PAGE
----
MHASO, Mental Health and Addiction Services of Ottawa

Nicole LeBlanc

Psychotherapist/Social Worker, Qualified Mindfulness Teacher 


I have been working in the field of community mental health for the past 8 years, specializing in working with stress anxiety, depression, binge/emotional over-eating, trauma and addictions.  I draw on a variety of therapeutic techniques when working with individuals, including: Compassion-Focused Therapy, Acceptance-Commitment Therapy, Cognitive Behavioural Therapy, Strength-Based Approach, and mindfulness interventions.  I did my formal education in Criminology (BA, MA) and Social Work (MSW). 


I am particularly passionate about the mindfulness work that I do with individuals and groups, and have done extensive training in this field over the past 5 years. Namely, I have travelled both nationally and internationally to become qualified in Mindfulness-Based Stress Reduction (MBSR) (University of Massachusetts, School of Medicine), Mindfulness-Based Eating Awareness Training (MB-EAT) (Center for Mindful Eating, NH, USA), and am working towards my qualification in Mindfulness-Self Compassion Training (University of San Diego, School of Medicine).  I am also working toward my qualifications in teaching Mindfulness-Based Cognitive Therapy (Center for Mindfulness Studies, TO, Canada).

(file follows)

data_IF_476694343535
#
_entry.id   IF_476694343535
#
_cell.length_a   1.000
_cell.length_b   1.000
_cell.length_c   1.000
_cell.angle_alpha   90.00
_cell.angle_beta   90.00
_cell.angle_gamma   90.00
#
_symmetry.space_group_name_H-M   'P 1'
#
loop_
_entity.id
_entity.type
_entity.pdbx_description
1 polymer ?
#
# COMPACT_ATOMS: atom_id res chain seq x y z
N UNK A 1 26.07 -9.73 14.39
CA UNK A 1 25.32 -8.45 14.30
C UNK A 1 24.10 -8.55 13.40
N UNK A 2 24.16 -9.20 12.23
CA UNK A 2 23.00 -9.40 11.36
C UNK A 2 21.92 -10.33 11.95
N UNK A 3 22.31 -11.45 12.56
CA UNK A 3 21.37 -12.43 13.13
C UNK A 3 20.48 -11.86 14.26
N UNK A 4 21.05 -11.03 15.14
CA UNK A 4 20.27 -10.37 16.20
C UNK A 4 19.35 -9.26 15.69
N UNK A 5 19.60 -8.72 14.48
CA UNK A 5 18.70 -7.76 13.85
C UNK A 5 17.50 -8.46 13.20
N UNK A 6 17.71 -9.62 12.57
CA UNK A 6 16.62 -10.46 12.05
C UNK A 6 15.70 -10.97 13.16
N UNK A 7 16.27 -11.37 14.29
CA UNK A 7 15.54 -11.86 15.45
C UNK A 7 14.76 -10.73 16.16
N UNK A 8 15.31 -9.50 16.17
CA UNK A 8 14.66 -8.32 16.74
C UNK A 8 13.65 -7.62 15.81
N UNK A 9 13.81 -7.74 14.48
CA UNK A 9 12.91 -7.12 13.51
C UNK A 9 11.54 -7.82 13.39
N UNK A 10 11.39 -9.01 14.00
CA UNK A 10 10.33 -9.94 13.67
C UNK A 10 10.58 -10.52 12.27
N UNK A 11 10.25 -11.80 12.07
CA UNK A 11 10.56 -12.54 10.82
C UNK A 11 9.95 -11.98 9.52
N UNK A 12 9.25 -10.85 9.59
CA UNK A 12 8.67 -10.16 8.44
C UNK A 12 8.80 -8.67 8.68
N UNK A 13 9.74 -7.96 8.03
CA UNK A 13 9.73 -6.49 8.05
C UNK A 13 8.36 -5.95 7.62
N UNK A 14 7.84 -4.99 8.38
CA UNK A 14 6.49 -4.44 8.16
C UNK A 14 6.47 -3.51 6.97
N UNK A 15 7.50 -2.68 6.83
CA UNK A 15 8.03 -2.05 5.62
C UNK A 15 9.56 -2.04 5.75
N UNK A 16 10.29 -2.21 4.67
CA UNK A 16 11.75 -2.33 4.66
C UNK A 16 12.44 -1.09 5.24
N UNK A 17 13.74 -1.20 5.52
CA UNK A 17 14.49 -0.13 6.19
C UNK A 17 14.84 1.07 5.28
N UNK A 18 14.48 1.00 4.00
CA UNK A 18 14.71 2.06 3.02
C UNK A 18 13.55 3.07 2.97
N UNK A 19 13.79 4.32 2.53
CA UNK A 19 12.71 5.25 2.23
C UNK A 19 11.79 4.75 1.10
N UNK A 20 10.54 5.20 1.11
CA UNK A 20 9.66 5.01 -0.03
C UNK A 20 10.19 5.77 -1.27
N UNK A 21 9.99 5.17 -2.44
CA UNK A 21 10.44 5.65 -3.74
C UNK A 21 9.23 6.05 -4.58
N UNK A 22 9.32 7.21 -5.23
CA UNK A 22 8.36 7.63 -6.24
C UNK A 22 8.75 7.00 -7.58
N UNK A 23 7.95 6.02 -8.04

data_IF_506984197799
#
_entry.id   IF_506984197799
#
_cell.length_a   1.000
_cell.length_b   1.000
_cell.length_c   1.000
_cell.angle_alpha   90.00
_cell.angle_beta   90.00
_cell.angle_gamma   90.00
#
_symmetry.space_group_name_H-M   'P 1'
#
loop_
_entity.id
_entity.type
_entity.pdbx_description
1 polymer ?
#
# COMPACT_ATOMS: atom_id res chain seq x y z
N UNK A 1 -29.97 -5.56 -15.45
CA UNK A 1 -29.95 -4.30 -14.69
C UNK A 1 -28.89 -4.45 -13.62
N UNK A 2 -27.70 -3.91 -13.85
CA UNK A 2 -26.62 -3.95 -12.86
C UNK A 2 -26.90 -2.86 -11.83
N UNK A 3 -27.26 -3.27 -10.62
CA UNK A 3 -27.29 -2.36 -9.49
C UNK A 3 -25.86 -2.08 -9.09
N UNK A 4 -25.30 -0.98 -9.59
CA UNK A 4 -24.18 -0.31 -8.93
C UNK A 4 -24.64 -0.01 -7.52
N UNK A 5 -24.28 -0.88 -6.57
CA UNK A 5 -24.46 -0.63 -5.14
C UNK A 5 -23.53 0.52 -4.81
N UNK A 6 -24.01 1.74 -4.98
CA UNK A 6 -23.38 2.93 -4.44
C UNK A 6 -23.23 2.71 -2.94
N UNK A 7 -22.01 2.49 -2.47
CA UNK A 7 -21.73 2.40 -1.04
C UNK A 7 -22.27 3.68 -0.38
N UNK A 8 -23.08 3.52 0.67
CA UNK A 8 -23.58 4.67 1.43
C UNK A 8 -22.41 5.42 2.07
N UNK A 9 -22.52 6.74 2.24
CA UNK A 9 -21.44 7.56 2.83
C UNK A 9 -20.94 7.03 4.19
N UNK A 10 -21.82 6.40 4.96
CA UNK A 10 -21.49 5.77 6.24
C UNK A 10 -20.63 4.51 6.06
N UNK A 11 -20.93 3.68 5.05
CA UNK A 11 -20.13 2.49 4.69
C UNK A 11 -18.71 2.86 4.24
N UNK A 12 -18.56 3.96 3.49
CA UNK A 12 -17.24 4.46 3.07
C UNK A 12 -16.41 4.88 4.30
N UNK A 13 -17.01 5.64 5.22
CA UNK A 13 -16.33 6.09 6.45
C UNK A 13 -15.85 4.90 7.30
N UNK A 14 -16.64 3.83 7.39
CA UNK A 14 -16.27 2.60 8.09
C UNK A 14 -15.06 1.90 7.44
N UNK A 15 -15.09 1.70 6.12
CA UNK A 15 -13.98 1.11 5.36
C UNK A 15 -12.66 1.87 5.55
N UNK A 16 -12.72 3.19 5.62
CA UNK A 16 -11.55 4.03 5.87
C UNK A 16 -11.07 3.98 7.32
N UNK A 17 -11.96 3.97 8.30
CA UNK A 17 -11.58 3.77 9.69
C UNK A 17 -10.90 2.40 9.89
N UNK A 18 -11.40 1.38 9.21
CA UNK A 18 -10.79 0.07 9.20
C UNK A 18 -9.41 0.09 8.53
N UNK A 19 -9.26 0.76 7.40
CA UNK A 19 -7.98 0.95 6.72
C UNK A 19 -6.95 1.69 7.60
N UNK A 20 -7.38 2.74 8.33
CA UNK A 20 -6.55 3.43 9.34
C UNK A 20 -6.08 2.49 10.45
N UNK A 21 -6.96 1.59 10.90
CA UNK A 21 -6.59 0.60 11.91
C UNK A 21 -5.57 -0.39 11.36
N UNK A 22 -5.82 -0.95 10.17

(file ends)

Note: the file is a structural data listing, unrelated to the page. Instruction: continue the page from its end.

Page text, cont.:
My passion for mindfulness practice stems back to my childhood years, finding a sense of refuge and peace in the present moment while going for nature walks with my dog in the woods located behind where I lived.  Being the youngest of 3, I recall savouring the simplicity and connectedness offered in nature; hearing the birds sing and the leaves crunching beneath my feet as I walked through the trails throughout the changing seasons in eastern Canada.  It was during this time that I could find balance within myself, connecting with the simple pleasures that life has to offer amidst the ups and down that life presents.


It was during my mid-20s that I began my formal mindfulness practice, integrated through the therapeutic interventions I received to work with chronic anxiety and bouts of depression.  Fed up with the feeling of spending most of my time hung up on the past and ruminating about the future, mindfulness allowed me to re-learn my own innate capacity to find refuge and balance in present moment awareness.  Since being introduced to formal mindfulness practice, I have attended over a dozen silent retreats in the Vipassana tradition (3-7 days in length) both nationally and internationally, and have participated in a number of mindfulness groups.


I feel very honoured to have the opportunity to share the knowledge I have learned through my mindfulness training and personal practice with the community of Ottawa.  Although I facilitate a number of groups and workshops, I continue to recognize myself as a life long learner, deepening my own wisdom and practice through the knowledge and wisdom shared by all those I practice with.